Any one of a range of financial statistics used to assess a company’s capacity to meet its financial obligations is referred to as a coverage ratio.
Greater ability of the corporation to satisfy its financial obligations is indicated by a higher ratio, whilst decreased ability is indicated by a lower ratio. Lenders and creditors frequently utilize coverage ratios to assess a potential borrower’s financial status.
In general, coverage ratio is a metric used to assess a company’s capacity to pay off debt and fulfil other financial commitments like dividends and interest payments.
The interest coverage ratio, debt service coverage ratio, and asset coverage ratio are examples of common coverage ratios.
The most typical coverage ratios are:
- The ability of a business to pay its debt’s interest costs alone (interest coverage ratio)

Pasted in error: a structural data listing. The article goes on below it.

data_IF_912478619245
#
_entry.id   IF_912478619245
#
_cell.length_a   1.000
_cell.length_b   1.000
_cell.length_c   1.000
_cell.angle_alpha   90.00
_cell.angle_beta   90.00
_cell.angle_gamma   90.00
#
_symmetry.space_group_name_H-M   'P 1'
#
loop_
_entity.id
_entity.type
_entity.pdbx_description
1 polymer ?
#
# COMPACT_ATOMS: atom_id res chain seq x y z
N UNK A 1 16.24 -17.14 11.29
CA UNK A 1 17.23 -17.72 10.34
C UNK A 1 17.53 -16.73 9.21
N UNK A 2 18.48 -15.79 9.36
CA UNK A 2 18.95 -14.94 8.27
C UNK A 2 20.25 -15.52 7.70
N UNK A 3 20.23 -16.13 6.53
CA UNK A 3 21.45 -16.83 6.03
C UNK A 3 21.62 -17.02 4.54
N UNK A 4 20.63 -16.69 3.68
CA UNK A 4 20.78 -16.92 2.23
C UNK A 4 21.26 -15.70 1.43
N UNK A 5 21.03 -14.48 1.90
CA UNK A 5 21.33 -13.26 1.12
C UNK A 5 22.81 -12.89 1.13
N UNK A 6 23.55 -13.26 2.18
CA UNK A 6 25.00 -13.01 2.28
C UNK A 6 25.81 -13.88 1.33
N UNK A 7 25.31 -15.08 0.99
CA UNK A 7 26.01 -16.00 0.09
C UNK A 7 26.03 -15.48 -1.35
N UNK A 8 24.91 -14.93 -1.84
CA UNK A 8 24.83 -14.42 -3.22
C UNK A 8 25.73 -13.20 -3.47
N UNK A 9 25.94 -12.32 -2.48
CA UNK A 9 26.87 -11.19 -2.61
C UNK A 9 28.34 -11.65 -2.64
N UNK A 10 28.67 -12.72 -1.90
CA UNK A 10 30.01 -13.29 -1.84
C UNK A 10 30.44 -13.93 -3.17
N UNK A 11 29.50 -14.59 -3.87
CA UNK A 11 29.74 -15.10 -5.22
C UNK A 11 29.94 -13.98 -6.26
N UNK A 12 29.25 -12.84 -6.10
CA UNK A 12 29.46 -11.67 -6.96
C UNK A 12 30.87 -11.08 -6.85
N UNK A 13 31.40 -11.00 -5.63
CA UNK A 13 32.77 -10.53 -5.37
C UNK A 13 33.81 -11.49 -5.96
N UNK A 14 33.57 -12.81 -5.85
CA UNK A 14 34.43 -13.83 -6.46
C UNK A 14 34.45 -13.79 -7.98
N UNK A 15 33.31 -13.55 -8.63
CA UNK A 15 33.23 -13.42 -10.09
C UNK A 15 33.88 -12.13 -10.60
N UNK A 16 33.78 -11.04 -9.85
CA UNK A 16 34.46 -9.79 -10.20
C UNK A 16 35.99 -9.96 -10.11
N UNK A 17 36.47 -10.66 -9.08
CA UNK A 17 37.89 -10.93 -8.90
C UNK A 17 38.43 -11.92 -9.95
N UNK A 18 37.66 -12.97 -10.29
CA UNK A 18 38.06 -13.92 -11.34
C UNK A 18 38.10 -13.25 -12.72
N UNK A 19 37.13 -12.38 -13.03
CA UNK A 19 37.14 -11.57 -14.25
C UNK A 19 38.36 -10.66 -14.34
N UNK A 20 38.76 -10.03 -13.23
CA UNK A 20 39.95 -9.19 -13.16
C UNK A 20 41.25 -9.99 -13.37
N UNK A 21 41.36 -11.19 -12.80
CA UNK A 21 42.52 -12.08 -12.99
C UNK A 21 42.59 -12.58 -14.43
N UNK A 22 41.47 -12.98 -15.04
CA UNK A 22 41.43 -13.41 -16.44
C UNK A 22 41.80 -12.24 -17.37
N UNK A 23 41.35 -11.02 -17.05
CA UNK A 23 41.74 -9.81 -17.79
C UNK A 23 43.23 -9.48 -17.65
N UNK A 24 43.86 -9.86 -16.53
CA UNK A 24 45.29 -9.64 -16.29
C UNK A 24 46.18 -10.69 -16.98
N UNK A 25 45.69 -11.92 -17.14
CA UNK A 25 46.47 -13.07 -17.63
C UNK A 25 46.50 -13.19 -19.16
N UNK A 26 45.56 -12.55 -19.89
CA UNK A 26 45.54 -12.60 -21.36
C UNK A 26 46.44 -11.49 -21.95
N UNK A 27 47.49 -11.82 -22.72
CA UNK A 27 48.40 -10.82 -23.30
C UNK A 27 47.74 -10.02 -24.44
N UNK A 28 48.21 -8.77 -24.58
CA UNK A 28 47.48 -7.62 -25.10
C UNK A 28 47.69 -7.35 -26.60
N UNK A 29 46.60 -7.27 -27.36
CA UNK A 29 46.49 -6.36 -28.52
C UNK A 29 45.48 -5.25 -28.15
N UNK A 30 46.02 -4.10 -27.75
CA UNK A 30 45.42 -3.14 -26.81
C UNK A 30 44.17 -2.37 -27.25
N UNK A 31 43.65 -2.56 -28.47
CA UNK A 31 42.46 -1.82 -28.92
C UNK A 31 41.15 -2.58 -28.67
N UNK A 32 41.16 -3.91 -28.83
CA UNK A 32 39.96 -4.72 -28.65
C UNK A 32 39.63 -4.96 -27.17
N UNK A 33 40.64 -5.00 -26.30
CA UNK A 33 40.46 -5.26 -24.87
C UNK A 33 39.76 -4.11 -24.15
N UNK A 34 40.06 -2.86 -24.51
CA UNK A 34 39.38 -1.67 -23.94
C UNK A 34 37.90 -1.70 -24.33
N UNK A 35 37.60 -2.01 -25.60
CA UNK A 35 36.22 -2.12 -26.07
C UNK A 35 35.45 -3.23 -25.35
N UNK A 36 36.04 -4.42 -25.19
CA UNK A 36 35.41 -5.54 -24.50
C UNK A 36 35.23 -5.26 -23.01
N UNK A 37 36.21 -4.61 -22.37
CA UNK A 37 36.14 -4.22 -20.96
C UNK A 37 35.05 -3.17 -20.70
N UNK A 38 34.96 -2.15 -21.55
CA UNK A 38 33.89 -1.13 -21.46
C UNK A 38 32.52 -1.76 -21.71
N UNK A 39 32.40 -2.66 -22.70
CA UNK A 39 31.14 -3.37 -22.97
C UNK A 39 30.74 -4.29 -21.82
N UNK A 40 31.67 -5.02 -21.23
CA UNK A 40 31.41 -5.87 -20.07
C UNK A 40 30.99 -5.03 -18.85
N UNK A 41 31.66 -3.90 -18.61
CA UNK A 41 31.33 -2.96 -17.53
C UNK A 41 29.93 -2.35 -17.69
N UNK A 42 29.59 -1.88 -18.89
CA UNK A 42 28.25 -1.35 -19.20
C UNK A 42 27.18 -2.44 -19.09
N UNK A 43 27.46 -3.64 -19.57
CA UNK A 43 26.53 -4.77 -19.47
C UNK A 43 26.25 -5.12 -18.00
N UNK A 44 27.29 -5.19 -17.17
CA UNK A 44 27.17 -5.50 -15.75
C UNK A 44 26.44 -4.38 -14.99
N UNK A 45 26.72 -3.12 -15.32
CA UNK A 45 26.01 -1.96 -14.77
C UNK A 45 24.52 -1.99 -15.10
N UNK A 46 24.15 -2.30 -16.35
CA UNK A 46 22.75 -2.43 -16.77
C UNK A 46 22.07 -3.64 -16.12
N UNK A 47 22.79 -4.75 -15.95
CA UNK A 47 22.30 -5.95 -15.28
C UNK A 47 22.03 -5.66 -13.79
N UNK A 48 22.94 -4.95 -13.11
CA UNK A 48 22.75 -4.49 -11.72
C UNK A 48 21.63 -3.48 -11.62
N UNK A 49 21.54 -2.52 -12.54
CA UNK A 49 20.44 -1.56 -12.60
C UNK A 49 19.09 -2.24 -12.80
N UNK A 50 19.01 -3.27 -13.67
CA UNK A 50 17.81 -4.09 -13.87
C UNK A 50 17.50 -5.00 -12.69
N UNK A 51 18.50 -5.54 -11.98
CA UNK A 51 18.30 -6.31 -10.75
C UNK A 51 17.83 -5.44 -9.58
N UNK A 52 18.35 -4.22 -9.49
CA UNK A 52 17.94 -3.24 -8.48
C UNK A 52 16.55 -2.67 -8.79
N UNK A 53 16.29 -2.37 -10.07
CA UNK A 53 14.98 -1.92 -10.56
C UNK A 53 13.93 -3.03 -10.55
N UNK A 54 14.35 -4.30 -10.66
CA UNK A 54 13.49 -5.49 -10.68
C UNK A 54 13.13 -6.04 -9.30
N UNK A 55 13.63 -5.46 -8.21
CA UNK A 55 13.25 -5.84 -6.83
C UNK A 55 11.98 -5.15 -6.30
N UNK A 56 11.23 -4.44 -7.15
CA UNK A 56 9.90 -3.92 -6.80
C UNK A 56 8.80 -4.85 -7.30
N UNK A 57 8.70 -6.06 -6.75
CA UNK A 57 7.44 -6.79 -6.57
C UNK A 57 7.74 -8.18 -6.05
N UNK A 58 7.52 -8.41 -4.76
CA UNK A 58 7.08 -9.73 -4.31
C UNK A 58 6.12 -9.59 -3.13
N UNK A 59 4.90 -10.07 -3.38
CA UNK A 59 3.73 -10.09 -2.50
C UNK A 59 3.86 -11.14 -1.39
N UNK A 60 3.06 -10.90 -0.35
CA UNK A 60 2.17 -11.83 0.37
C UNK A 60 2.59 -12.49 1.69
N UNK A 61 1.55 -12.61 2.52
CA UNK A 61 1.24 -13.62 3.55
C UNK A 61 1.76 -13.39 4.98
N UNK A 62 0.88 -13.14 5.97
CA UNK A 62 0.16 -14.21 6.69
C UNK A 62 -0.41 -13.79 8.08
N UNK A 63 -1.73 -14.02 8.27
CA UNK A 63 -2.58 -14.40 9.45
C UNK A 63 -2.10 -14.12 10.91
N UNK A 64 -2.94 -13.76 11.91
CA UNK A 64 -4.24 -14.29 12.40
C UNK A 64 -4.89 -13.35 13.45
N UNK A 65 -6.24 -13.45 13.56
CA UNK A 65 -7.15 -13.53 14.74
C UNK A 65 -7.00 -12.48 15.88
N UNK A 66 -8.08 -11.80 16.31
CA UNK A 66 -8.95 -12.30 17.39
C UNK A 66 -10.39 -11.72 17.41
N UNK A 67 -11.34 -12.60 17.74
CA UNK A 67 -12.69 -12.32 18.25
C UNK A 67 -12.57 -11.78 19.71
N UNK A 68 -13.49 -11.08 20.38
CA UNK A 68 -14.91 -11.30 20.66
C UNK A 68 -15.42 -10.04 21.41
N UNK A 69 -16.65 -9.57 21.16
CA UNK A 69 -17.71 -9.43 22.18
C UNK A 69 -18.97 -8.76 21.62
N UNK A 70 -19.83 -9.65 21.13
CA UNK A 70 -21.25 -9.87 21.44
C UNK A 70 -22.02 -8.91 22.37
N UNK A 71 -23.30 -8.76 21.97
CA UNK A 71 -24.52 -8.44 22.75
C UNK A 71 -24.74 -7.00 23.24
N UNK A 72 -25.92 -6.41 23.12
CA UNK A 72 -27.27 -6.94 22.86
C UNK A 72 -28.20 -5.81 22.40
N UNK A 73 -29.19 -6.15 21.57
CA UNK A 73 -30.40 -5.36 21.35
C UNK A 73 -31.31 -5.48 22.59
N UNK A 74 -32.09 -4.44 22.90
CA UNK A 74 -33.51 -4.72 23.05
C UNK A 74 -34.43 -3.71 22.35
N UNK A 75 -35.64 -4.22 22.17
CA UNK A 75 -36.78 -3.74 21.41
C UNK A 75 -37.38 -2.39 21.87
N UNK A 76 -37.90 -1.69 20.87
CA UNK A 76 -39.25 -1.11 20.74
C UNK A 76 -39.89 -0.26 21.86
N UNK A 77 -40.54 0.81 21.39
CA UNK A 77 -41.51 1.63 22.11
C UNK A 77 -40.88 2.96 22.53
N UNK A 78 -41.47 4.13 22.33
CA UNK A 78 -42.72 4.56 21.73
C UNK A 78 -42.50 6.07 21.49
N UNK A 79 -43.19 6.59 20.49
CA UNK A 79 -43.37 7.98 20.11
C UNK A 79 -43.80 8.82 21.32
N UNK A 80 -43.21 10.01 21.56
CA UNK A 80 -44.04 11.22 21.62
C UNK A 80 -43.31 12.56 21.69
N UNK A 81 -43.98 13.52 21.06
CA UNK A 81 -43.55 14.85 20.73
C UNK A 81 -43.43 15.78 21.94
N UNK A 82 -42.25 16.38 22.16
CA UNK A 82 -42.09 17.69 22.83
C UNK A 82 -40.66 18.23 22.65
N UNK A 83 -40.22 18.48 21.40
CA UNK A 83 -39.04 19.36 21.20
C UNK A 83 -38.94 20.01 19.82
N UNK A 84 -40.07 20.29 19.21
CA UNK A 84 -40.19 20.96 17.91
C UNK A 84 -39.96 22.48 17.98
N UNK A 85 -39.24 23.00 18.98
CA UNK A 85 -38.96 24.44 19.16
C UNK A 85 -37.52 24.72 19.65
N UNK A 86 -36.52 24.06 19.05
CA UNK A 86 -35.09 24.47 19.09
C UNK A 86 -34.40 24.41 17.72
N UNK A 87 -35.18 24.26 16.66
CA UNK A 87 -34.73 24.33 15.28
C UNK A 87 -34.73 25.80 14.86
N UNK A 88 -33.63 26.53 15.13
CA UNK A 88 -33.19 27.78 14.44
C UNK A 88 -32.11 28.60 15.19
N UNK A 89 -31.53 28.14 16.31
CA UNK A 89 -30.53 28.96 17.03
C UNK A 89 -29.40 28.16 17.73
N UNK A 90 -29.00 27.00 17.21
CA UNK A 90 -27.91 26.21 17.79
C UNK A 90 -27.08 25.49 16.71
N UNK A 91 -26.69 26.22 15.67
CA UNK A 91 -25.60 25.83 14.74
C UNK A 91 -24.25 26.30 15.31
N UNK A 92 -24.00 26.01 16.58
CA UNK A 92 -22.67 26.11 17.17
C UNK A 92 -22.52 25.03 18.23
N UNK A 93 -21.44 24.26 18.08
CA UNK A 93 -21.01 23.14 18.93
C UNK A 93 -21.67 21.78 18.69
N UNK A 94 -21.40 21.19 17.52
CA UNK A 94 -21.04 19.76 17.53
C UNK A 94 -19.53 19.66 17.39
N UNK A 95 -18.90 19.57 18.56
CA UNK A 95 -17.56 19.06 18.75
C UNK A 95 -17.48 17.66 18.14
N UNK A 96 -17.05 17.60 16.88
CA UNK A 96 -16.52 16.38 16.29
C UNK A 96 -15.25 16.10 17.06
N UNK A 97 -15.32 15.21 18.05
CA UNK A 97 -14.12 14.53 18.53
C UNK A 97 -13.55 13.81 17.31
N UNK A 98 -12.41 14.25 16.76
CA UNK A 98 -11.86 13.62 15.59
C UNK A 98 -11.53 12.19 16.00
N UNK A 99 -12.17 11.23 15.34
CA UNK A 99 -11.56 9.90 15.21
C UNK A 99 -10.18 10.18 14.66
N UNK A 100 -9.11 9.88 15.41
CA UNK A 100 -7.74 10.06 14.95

- Debt service coverage ratio: A company’s capacity to settle all debt commitments, including principal and interest payments
- The ability of a corporation to cover interest costs with its cash balance is known as the cash coverage ratio.
- The ability of a corporation to pay back its debt commitments with its assets is known as the asset coverage ratio.
When comparing a company to its rivals, coverage ratios are also helpful. It is crucial to evaluate organizations that are comparable to one another because a coverage ratio that is considered acceptable in one area could be viewed as dangerous in another.
While comparing the coverage ratios of businesses within the same industry or sector can clarify how they compare financially, doing so across businesses in various industries or sectors is less beneficial because it may be like comparing apples to oranges.